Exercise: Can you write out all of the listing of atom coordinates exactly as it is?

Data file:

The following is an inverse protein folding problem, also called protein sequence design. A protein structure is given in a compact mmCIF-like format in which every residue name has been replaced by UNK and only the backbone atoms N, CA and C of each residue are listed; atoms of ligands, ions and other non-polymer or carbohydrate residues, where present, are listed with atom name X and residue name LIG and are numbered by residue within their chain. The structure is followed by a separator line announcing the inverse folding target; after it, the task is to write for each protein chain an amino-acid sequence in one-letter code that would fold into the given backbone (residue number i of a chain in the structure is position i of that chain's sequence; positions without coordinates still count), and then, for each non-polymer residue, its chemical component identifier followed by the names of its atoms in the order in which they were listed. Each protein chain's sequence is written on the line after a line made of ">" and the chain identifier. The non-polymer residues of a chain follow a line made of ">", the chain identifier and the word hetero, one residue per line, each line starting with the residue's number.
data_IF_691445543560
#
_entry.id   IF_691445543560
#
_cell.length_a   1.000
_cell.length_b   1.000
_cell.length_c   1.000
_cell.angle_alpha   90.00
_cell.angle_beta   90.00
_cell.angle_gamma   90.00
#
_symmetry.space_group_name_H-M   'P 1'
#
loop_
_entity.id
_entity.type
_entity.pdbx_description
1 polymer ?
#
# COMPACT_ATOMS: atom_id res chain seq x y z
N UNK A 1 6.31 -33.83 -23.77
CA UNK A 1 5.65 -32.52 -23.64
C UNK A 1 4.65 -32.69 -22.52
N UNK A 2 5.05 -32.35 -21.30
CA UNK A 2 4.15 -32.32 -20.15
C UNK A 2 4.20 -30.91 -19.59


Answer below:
The following is an inverse protein folding problem, also called protein sequence design. A protein structure is given in a compact mmCIF-like format in which every residue name has been replaced by UNK and only the backbone atoms N, CA and C of each residue are listed; atoms of ligands, ions and other non-polymer or carbohydrate residues, where present, are listed with atom name X and residue name LIG and are numbered by residue within their chain. The structure is followed by a separator line announcing the inverse folding target; after it, the task is to write for each protein chain an amino-acid sequence in one-letter code that would fold into the given backbone (residue number i of a chain in the structure is position i of that chain's sequence; positions without coordinates still count), and then, for each non-polymer residue, its chemical component identifier followed by the names of its atoms in the order in which they were listed. Each protein chain's sequence is written on the line after a line made of ">" and the chain identifier. The non-polymer residues of a chain follow a line made of ">", the chain identifier and the word hetero, one residue per line, each line starting with the residue's number.
data_IF_691445543560
#
_entry.id   IF_691445543560
#
_cell.length_a   1.000
_cell.length_b   1.000
_cell.length_c   1.000
_cell.angle_alpha   90.00
_cell.angle_beta   90.00
_cell.angle_gamma   90.00
#
_symmetry.space_group_name_H-M   'P 1'
#
loop_
_entity.id
_entity.type
_entity.pdbx_description
1 polymer ?
#
# COMPACT_ATOMS: atom_id res chain seq x y z
N UNK A 1 6.31 -33.83 -23.77
CA UNK A 1 5.65 -32.52 -23.64
C UNK A 1 4.65 -32.69 -22.52
N UNK A 2 5.05 -32.35 -21.30
CA UNK A 2 4.15 -32.32 -20.15
C UNK A 2 4.20 -30.91 -19.59